Davidian who survived compound fire 25 years ago recounts events of 51-day siege

Clive Doyle's daughter one of 76 Davidians killed in compound fire

By Deven Clarke - Crime and Justice Reporter

NEAR WACO, Texas - One of the nine Davidians who survived the fire that burned down their compound outside of Waco recounted the incident that happened 25 years ago and claimed the life of his daughter.

“When the Branch Davidians came along and we got literature and stuff in Australia from them, we read ourselves into it,” said Clive Doyle, 77.

Doyle arrived in Texas in 1966, believing that as a Branch Davidian, he would be taken to Israel to a kingdom set up by God on Earth.

“I never got any further. I’ve been here ever since,” Doyle said.

Doyle and his daughter, Shari, moved to the Branch Davidan compound outside of Waco. On Feb. 28, 1993, the Bureau of Alcohol, Tobacco, Firearms and Explosives and the FBI attempted to arrest Branch Davidian leader David Koresh and raid the compound, which was believed to contain an arsenal of illegal weapons.

“We had guns, but how many of them were illegal, or whether any of them were illegal, that remains to be seen,” Doyle said.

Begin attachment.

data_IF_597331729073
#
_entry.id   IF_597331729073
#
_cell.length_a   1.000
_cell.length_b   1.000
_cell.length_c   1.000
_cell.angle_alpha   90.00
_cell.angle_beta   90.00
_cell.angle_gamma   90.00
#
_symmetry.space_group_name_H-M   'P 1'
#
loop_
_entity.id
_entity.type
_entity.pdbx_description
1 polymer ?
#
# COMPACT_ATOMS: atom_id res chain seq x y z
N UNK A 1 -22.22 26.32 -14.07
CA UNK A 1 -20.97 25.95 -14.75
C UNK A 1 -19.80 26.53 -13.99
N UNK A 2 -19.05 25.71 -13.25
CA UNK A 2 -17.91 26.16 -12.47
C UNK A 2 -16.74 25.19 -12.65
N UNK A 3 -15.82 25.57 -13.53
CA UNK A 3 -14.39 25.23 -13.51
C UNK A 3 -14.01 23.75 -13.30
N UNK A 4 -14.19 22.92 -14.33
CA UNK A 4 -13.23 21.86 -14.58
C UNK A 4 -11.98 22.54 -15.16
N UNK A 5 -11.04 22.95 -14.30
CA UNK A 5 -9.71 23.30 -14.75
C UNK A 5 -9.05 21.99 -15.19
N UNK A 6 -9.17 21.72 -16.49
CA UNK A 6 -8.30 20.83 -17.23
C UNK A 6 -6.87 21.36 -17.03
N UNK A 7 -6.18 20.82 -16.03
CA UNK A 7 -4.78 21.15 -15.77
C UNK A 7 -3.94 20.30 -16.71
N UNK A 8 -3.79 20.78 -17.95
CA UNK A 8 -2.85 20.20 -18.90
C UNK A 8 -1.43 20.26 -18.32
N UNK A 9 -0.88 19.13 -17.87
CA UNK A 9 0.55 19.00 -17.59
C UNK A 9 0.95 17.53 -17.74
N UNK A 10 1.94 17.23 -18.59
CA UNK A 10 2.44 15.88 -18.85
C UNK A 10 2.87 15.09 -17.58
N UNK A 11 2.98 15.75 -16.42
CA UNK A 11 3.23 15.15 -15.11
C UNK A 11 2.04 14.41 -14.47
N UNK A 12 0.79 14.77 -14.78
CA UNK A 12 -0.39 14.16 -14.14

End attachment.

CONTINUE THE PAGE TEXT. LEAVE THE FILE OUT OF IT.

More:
The raid was unsuccessful.

“All hell broke loose — bullets flying through the windows and going through the walls,” Doyle said.

The shootout lasted more than two hours and claimed the lives of six Davidians and four ATF agents. A 51-day siege followed.

“(Authorities would) send all these listening devices in. They had heat-seeking film,” Doyle said.

On April 19, 1993, the siege ended when agents barged into the compound with tanks and tear gas. The compound then went up in flames.

“I saw grown men crying when gas got on them,” Doyle said. “I thought, ‘My God, nobody’s going to get out of there now. I was on fire. My jacket was melting, my hands, skin was rolling off.”

Shari was among the 76 Davidians killed in the fire. Doyle was arrested and put on trial in San Antonio, where he was found not guilty of conspiracy, weapons and murder charges.

The Branch Davidian church still owns the land where the compound previously stood. Doyle said volunteers from all over rebuilt the chapel in 1999.

Doyle said that although he no longer visits the grounds, his faith has never wavered.

“I still believe David was led by God,” Doyle said.

WEB EXTRA: Watch Doyle's full interview below.

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